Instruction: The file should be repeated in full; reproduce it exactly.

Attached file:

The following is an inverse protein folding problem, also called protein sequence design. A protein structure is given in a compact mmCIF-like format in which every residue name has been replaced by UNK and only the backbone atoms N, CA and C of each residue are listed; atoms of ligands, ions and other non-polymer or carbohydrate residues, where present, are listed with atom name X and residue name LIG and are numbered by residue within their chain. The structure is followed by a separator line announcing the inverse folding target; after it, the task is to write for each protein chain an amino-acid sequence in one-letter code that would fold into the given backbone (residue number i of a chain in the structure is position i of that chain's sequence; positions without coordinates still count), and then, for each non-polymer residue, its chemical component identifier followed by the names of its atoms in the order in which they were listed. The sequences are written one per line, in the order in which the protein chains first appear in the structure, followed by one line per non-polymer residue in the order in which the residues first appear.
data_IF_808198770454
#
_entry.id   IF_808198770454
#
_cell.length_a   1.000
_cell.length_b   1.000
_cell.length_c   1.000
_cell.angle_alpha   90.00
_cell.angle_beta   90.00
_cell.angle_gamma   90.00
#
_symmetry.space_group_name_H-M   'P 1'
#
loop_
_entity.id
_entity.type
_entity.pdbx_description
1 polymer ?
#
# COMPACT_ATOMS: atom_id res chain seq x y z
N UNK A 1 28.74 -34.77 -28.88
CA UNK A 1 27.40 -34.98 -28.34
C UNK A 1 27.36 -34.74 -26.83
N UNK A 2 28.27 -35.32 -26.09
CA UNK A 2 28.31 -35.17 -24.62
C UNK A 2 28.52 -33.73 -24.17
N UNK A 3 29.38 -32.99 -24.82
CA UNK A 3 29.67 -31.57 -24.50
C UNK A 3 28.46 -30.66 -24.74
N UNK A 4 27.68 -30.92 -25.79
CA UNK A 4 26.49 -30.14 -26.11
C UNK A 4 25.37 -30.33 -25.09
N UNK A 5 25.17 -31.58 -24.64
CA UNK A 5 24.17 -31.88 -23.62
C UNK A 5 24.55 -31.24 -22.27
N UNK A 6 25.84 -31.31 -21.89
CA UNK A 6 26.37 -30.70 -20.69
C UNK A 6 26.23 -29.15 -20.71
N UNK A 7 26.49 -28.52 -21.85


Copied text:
The following is an inverse protein folding problem, also called protein sequence design. A protein structure is given in a compact mmCIF-like format in which every residue name has been replaced by UNK and only the backbone atoms N, CA and C of each residue are listed; atoms of ligands, ions and other non-polymer or carbohydrate residues, where present, are listed with atom name X and residue name LIG and are numbered by residue within their chain. The structure is followed by a separator line announcing the inverse folding target; after it, the task is to write for each protein chain an amino-acid sequence in one-letter code that would fold into the given backbone (residue number i of a chain in the structure is position i of that chain's sequence; positions without coordinates still count), and then, for each non-polymer residue, its chemical component identifier followed by the names of its atoms in the order in which they were listed. The sequences are written one per line, in the order in which the protein chains first appear in the structure, followed by one line per non-polymer residue in the order in which the residues first appear.
data_IF_808198770454
#
_entry.id   IF_808198770454
#
_cell.length_a   1.000
_cell.length_b   1.000
_cell.length_c   1.000
_cell.angle_alpha   90.00
_cell.angle_beta   90.00
_cell.angle_gamma   90.00
#
_symmetry.space_group_name_H-M   'P 1'
#
loop_
_entity.id
_entity.type
_entity.pdbx_description
1 polymer ?
#
# COMPACT_ATOMS: atom_id res chain seq x y z
N UNK A 1 28.74 -34.77 -28.88
CA UNK A 1 27.40 -34.98 -28.34
C UNK A 1 27.36 -34.74 -26.83
N UNK A 2 28.27 -35.32 -26.09
CA UNK A 2 28.31 -35.17 -24.62
C UNK A 2 28.52 -33.73 -24.17
N UNK A 3 29.38 -32.99 -24.82
CA UNK A 3 29.67 -31.57 -24.50
C UNK A 3 28.46 -30.66 -24.74
N UNK A 4 27.68 -30.92 -25.79
CA UNK A 4 26.49 -30.14 -26.11
C UNK A 4 25.37 -30.33 -25.09
N UNK A 5 25.17 -31.58 -24.64
CA UNK A 5 24.17 -31.88 -23.62
C UNK A 5 24.55 -31.24 -22.27
N UNK A 6 25.84 -31.31 -21.89
CA UNK A 6 26.37 -30.70 -20.69
C UNK A 6 26.23 -29.15 -20.71
N UNK A 7 26.49 -28.52 -21.85